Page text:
I have a problem with that. Even if a pastor can preach every week, I would caution against that for three reasons. First, every pastor needs a break. How can anybody maintain a high level of sermon preparation and delivery every week? It is impossible. Without taking a week or more to reflect and to be refreshed, the danger is that sermons become stale. Stories get repeated. The joy of speaking becomes dull. Eugene Peterson writes:

"We are capable of preaching good sermons on it to our parishioners, and we take great care to provide them a Sabbath of good worship and holy leisure. But we exempt ourselves. Curious." (Eugene Peterson in CT, The Pastor's Sabbath)

Second, the congregation also need a break. Imagine hearing the same voice every week, the same style, the same mannerism, and the same kind of sermon structure. Would that not bore even the most ardent listener? What about those who would like to hear a different perspective from time to time?

Third, others need a chance. I believe in the cultivation of a community of preachers. Whether it is a preaching elder, a theological student, a mature disciple, or some visiting speaker, when we have a community of preachers, we can let God use the different gifts they have, the creative ideas, and the spiritual maturity to bless the rest of the Church. Failing to let them exercise their gifts undermines the movement of the Spirit. I concur with Gavin Adams:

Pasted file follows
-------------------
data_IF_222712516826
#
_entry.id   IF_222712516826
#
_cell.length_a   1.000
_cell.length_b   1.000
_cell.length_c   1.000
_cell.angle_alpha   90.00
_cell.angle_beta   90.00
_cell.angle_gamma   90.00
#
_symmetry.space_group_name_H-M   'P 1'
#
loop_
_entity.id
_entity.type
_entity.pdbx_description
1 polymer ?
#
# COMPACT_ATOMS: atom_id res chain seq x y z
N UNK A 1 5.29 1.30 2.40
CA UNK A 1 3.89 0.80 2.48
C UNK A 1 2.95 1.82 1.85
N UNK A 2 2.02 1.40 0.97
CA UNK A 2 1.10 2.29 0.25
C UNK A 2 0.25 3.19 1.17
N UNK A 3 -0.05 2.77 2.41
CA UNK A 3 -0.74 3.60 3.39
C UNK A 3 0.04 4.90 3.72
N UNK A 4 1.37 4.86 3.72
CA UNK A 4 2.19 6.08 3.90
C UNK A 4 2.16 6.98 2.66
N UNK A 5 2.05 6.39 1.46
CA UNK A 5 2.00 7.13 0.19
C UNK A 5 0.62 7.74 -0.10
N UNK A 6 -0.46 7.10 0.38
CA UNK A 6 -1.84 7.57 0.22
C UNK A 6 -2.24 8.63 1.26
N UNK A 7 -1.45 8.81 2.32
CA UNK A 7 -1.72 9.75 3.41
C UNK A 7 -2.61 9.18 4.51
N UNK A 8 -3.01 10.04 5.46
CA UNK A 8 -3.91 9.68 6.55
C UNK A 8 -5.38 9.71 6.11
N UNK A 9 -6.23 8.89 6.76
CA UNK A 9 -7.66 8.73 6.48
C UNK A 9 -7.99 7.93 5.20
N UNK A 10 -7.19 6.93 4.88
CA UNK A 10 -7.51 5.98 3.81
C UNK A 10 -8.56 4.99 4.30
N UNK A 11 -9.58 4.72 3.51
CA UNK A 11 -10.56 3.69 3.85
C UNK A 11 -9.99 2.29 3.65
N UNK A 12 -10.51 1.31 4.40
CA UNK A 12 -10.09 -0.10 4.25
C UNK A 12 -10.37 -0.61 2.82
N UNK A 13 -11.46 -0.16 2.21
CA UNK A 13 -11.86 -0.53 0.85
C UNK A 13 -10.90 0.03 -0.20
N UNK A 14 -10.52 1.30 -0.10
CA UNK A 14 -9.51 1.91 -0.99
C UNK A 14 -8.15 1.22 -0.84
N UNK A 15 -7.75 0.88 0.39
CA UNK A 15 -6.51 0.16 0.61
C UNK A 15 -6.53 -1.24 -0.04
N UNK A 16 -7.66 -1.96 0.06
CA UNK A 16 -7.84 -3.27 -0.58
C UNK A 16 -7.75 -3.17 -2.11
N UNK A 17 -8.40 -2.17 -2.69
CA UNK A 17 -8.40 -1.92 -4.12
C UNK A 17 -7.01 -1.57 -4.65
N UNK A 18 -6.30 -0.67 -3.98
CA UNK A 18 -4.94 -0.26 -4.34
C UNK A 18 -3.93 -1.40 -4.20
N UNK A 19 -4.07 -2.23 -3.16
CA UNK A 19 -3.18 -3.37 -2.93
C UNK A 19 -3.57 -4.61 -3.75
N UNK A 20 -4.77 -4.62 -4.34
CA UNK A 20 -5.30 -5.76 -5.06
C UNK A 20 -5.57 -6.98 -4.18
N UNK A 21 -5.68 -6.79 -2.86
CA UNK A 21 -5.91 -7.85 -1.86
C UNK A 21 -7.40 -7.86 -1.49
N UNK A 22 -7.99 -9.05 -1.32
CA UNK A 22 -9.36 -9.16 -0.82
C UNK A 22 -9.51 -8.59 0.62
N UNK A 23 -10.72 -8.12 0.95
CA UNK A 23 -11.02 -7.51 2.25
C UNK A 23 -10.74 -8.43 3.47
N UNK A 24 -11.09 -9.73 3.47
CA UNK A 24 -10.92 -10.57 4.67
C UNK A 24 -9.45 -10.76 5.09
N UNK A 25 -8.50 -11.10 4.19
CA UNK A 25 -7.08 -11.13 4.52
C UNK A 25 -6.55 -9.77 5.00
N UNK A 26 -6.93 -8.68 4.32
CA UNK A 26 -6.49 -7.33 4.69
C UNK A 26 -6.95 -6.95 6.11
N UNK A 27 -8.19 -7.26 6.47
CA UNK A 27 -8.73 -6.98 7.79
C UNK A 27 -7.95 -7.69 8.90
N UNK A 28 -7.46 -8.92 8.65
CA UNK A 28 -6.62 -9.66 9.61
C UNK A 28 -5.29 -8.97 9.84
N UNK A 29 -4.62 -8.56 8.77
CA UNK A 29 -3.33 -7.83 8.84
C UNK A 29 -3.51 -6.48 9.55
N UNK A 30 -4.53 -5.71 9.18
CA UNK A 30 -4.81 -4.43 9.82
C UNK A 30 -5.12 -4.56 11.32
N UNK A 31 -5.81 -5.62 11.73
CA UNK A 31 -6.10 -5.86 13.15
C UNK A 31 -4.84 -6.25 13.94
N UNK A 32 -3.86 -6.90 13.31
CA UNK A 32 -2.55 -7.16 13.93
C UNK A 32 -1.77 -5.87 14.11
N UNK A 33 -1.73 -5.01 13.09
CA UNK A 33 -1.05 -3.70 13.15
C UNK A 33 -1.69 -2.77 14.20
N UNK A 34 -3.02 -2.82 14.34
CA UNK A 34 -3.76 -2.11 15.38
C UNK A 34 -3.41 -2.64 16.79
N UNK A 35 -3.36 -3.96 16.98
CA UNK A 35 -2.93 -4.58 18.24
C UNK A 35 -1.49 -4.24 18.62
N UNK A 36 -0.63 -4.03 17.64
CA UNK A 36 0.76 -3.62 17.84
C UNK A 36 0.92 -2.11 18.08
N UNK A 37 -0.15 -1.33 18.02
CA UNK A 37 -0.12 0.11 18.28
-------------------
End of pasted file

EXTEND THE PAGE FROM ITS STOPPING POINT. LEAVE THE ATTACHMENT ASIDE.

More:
"I think every preacher forgets they were once young and learning, too. Every great preacher began as a young, growing, aspiring preacher. As a senior pastor, you have the opportunity to shape the future of the church by allowing the younger guys opportunities to preach." (Gavin Adams, Pastor: You Don't Have to Preach Every Week in "")